Brexit: Behind Closed Doors, review – an excruciating look at how the EU scorned Theresa May’s Brexit efforts

'Exasperation, scorn and expletive-laden disbelief': Guy Verhofstadt's team were rarely impressed by their British counterparts - WARNING: Use of this copyright image is subject to the terms of use of BBC Pictures' Digital Picture
‘Exasperation, scorn and expletive-laden disbelief’: Guy Verhofstadt’s team were rarely impressed by their British counterparts – WARNING: Use of this copyright image is subject to the terms of use of BBC Pictures’ Digital Picture a caption

 

Brexit: Behind Closed Doors (BBC Four) offered a rare, if excruciating, opportunity to observe the course of the Brexit negotiations from Europe’s point of view –

Gerard O’Donovan;The Telegraph

Filmmaker Lode Desmet’s two-part film Brexit: Behind Closed Doors (BBC Four) offered a rare, if excruciating, opportunity to observe the course of the Brexit negotiations from Europe’s point of view. It allowed the viewer to walk a mile in the EU’s shoes or, at any rate, those of Guy Verhofstadt, the former Belgian prime minister appointed chief Brexit coordinator on behalf of the European Parliament.

Desmet trailed around after Verhofstadt for two years, filming meetings of the Brexit steering group he chaired (not to be confused with those run by the European Council and the European Commission or the actual EU negotiating team led by Michel Barnier) as they experienced, at second hand, the ups and – mostly – downs of David Davis and Theresa May’s efforts to extricate the UK from the EU.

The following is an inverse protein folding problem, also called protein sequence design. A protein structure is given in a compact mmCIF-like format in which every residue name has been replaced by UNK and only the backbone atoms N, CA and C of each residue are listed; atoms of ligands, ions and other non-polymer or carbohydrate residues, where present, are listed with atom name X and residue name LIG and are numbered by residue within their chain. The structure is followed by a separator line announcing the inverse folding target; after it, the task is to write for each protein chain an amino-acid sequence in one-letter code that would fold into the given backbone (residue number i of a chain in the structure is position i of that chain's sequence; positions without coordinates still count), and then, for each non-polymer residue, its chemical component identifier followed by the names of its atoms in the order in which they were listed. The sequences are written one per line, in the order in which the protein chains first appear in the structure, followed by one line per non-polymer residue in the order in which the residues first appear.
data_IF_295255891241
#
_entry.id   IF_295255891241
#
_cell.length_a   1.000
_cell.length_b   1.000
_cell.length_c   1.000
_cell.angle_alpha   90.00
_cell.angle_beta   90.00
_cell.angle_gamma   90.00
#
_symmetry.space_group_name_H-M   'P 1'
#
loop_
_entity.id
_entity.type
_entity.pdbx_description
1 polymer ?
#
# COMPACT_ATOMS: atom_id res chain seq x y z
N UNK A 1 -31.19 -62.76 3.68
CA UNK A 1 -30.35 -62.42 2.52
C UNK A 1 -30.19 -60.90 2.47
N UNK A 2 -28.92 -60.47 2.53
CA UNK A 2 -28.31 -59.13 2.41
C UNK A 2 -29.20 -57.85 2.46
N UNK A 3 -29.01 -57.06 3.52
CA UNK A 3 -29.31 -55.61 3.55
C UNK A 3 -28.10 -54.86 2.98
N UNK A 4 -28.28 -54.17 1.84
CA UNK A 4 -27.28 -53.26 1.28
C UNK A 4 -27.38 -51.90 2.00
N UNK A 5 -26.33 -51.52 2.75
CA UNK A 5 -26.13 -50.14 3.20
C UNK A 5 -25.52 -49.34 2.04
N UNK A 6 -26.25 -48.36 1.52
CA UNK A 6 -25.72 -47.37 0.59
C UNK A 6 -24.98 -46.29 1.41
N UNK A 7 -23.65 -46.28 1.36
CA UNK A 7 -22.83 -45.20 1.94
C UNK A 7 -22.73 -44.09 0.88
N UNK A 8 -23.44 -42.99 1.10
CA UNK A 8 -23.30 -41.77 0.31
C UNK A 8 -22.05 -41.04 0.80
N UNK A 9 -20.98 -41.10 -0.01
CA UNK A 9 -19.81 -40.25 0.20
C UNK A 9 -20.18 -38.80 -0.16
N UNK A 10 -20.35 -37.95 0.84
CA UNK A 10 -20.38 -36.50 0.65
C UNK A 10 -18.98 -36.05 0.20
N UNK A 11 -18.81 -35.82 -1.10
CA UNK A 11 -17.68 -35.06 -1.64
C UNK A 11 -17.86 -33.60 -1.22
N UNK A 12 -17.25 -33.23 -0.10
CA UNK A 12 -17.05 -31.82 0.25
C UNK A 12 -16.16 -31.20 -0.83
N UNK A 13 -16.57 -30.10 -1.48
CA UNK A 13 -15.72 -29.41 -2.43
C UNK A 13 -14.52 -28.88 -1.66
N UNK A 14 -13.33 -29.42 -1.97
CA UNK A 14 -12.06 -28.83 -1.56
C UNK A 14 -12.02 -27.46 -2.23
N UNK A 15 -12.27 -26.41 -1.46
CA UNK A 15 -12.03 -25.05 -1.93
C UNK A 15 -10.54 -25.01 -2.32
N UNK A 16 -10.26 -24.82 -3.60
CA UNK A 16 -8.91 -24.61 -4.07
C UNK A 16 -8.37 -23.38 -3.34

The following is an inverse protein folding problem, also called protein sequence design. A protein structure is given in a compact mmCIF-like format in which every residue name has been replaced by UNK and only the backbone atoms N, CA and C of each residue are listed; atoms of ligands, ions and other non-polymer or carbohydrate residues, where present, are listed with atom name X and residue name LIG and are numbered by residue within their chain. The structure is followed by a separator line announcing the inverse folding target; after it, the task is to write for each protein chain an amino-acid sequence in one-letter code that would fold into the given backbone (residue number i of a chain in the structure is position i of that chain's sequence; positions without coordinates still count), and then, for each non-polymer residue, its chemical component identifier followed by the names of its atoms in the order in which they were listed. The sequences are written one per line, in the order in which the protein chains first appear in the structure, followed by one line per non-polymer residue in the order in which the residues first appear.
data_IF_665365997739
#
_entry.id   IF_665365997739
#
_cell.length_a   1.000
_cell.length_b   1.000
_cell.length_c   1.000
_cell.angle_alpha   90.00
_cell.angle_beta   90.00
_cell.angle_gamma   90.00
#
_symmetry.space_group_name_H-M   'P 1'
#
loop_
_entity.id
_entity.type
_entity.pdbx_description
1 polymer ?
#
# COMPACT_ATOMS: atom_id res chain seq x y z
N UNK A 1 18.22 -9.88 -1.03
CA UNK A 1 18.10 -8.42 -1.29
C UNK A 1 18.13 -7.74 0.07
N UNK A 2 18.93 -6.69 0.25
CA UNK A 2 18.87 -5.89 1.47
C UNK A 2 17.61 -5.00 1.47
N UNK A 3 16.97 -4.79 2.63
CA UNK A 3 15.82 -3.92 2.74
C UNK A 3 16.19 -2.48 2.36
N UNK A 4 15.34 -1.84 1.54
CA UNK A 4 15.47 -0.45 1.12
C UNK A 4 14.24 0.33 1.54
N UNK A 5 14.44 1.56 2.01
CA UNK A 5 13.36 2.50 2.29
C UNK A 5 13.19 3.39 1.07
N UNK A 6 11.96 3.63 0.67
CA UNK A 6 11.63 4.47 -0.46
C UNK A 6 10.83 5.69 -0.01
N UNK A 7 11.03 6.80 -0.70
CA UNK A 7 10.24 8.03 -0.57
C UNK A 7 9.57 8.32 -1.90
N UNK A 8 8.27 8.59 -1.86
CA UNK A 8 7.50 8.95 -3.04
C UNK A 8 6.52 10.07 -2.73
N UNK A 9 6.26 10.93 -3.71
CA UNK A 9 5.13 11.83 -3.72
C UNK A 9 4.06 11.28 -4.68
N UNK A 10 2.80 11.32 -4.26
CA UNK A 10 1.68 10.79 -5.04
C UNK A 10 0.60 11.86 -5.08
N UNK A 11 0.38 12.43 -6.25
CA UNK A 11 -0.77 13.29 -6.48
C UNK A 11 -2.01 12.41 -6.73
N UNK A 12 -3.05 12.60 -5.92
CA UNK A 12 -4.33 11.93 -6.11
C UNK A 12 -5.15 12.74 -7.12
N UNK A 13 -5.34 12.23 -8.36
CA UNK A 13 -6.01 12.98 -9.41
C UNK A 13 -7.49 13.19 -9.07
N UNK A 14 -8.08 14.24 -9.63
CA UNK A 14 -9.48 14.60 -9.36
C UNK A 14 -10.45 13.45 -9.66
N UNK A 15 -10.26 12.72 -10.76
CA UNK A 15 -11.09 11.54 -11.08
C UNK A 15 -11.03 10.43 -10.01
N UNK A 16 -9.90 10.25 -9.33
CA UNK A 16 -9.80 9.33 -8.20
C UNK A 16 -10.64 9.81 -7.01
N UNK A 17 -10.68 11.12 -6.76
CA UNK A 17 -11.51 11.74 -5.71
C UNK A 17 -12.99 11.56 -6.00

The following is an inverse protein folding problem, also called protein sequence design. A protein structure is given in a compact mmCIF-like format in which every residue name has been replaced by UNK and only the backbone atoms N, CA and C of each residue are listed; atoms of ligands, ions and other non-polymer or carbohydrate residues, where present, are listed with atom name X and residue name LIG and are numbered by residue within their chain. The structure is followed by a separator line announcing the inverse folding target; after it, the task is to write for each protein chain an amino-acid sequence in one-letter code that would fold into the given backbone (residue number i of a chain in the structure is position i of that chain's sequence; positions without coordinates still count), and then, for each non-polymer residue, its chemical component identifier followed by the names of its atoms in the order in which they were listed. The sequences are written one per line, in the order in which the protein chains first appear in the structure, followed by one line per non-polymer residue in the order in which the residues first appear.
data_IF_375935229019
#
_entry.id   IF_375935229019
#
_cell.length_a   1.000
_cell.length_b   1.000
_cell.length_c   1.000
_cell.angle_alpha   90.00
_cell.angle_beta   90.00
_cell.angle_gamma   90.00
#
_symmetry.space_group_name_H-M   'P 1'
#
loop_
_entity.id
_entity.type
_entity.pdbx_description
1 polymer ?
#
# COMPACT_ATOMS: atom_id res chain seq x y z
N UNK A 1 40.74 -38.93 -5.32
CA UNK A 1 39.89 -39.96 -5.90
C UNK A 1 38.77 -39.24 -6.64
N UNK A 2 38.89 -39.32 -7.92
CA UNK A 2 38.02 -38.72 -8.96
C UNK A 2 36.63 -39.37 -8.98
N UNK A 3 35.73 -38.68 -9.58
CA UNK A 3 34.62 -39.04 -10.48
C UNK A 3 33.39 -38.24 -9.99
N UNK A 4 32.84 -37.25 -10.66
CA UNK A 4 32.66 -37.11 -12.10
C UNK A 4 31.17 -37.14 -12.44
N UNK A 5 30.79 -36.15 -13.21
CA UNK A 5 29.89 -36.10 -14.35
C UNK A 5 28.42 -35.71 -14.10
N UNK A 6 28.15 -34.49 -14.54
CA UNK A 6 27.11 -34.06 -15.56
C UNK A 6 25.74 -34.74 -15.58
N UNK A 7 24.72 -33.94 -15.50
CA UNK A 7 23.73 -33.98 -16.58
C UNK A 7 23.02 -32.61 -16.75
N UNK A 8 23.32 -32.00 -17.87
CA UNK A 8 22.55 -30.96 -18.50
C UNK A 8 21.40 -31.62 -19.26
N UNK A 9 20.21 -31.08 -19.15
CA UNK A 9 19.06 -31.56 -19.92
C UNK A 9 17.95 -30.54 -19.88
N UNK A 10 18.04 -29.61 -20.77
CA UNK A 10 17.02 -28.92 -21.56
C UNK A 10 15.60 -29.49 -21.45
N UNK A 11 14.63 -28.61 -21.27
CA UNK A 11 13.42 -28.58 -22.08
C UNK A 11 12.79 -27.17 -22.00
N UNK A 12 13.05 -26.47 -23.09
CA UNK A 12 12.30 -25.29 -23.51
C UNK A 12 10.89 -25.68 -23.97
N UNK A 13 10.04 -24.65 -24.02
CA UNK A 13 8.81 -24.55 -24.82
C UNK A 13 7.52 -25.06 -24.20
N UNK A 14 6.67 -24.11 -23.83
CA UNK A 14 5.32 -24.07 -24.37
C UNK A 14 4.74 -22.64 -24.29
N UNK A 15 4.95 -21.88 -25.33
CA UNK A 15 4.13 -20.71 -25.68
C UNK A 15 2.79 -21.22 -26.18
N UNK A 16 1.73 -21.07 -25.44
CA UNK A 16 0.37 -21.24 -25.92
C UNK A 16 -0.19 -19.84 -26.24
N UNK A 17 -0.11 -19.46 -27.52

From this European perspective, confusion and incompetence looked to be the UK’s chief negotiating strategy, with Barnier able to report privately to Verhofstadt after the opening round of talks that poor preparation on the part of the UK team had allowed the EU “to set both the tone and the agenda”.

In this episode, never at any time in the long months that followed did the Europeans look to be anything other than in total control. From the high ground of 27-nation unity, they looked down on a British government that couldn’t even unify itself and, despite the high stakes, they were frequently moved to derisive laughter. As they saw it, they had no need to out-negotiate Britain – the British government was doing too good a job of that itself.

For some viewers this will have provoked outrage: sniffy Europeans scoffing at the chaos of British politics, blithely refusing to budge on British demands. Others will have seen it as sad, painful and humiliating, an inevitable consequence of leaving and not being prepared to play the EU at its own game.

Guy Verhofstadt and Michel Barnier (centre) discuss the ongoing negotiations - Credit: BBC/Zinc Media

Nevertheless, this was a well-made, atmospheric documentary that perfectly reflected the bafflement – and sense of complexity – with which Britain’s decision to leave the EU is so often met with in Europe. Last night’s edition closed as Verhofstadt’s team reacted with exasperation, scorn and expletive-laden disbelief as, at the 11th hour, the Democratic Unionist Party torpedoed the withdrawal dealthat Mrs May went to Brussels to sign in December 2017.

Things had seemed relatively sane up to that point. We all have an idea how they will respond in tonight’s concluding part, covering the year-and-a-half of political madness that followed.

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